But even with these self-service tools, you can’t eliminate the demand for on-device access to production data. When engineers have to solve hard-to-diagnose performance issues or hard-to-reproduce bugs, accessing data locally is often the only way to get the near instant-feedback loop they need to diagnose elusive problems.
The good news is that you can reap the benefits of using production data in the software development process without compromising data security. Here’s what to do:
If you haven’t already, define a policy to guide how employees use production data internally. It should address duplicating production data onto a work computer and indicate how long it can be kept on the device.
To minimize risks and exposure, you should identify which data is needed for testing and copy only the relevant information to the development environment. Select datasets that can add value to simulating real-life use cases in the production environment.
Before copying production data to the development environment, check if the data contains PII or other sensitive business information (e.g., financial data, trade secrets.) Protect it with data masking and obfuscation techniques to make it non-identifiable. These include substitution, shuffling, blurring, pseudonymization, and anonymization.
Ideally, engineering teams can invest time to develop a programmatic understanding of what data is sensitive and devise an automated process to mask it when they need access. Doing this work upfront can pay significant dividends later as businesses that plan to expand into the EMEA must address data governance-related engineering requirements.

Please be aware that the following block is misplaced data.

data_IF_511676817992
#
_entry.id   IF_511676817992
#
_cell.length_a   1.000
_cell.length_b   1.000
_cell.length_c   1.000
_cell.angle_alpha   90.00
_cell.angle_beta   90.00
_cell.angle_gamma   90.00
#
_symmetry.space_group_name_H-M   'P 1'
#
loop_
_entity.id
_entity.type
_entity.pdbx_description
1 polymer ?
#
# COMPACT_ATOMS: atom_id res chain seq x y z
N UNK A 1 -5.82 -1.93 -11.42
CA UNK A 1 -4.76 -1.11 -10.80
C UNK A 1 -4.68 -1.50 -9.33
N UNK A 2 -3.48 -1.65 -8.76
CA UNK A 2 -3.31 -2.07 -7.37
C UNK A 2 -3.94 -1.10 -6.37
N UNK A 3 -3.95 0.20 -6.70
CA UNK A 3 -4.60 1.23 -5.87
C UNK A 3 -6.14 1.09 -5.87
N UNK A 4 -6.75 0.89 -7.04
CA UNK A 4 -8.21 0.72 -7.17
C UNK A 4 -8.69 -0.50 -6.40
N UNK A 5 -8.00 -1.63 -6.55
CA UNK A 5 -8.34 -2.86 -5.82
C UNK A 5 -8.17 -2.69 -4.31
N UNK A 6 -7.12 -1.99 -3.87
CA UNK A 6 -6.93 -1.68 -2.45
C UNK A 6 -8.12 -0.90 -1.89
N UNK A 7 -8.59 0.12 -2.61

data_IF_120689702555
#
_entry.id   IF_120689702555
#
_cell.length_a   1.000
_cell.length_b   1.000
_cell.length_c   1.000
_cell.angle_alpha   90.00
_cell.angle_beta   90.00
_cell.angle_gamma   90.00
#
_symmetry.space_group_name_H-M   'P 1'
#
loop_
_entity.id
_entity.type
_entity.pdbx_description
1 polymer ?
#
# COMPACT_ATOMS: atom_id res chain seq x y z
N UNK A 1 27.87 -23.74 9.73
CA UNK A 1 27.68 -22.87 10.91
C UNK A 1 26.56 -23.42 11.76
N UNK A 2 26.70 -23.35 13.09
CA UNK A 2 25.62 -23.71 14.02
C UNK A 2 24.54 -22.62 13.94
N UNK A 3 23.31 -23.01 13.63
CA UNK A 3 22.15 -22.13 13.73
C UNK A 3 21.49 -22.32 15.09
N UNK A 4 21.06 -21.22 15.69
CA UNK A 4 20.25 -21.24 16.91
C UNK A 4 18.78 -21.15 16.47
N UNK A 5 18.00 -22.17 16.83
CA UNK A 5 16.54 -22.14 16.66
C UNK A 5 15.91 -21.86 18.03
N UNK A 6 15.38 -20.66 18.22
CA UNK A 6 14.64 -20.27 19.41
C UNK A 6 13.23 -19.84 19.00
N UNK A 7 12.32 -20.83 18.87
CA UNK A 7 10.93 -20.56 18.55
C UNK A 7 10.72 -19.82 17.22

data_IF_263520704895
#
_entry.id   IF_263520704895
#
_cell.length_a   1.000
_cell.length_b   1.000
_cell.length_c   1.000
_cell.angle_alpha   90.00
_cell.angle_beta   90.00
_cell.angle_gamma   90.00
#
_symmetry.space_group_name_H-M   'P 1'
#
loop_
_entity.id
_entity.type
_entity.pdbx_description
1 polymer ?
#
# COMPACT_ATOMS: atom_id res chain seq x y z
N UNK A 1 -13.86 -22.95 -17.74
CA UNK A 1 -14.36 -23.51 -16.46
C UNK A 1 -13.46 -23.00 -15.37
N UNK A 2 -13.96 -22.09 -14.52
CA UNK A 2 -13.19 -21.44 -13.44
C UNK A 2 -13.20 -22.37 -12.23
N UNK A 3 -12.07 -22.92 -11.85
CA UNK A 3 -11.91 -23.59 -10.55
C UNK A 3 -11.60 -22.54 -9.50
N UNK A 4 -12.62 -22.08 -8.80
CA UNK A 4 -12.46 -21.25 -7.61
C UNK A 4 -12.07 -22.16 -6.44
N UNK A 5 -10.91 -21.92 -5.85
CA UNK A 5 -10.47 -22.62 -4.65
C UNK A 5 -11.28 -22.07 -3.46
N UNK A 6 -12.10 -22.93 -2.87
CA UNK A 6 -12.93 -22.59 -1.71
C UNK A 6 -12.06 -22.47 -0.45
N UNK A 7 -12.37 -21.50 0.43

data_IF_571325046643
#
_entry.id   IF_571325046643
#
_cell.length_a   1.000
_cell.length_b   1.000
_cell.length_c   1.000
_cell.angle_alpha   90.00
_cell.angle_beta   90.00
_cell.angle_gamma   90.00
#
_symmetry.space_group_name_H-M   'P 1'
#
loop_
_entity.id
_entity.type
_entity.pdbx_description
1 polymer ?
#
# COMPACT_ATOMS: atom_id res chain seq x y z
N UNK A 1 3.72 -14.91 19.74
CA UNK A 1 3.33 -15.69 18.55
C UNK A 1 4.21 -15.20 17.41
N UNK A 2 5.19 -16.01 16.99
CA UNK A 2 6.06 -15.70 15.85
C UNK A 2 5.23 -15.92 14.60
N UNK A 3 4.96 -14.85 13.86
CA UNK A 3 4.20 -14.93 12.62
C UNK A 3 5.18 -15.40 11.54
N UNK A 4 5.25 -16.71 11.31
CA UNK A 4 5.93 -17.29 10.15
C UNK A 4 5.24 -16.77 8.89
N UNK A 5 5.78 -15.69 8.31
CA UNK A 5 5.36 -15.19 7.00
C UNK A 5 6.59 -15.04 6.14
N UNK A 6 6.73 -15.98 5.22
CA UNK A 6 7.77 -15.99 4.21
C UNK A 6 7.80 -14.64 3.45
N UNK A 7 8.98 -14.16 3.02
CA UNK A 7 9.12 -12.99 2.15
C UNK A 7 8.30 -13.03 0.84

You can reduce the need for on-device production data storage by having the engineering team run and host tools that promote responsible and auditable access via the network.
For example, the SaaS company Basecamp created their own production data console designed to give engineers hands-on keyboard access to production. The activities are fully auditable, allowing the company to protect the most sensitive customer data.
Now you have a data security policy to protect your sensitive information. But these measures are only as effective as how well your team is following the guidelines.
How can you ensure that no sensitive information is inadvertently copied to a device or stored beyond the permitted time limit? How can you be sure that the devices engineers use to access the production data are secure at all times?
The process of having IT scan endpoint devices and track down every user to delete sensitive files is riddled with delays and oversights, giving threat actors a window of opportunity to steal valuable data. Meanwhile, locking users out of critical files until the issues are resolved could hold up the development workflow.
You need an effective endpoint security solution that can automatically detect sensitive files remotely and alert users so they can take remediation action.
With Kolide, you can define your data security policy and ensure that all the devices connected to your network adhere to the guidelines. You can also monitor the activities on these devices to ensure that they aren’t accessed by unauthorized personnel.
You can automate scanning and notifications so team members will get an alert if they’re improperly using or storing sensitive data. The messages also offer self-remediation steps they can take right away to resolve the issue.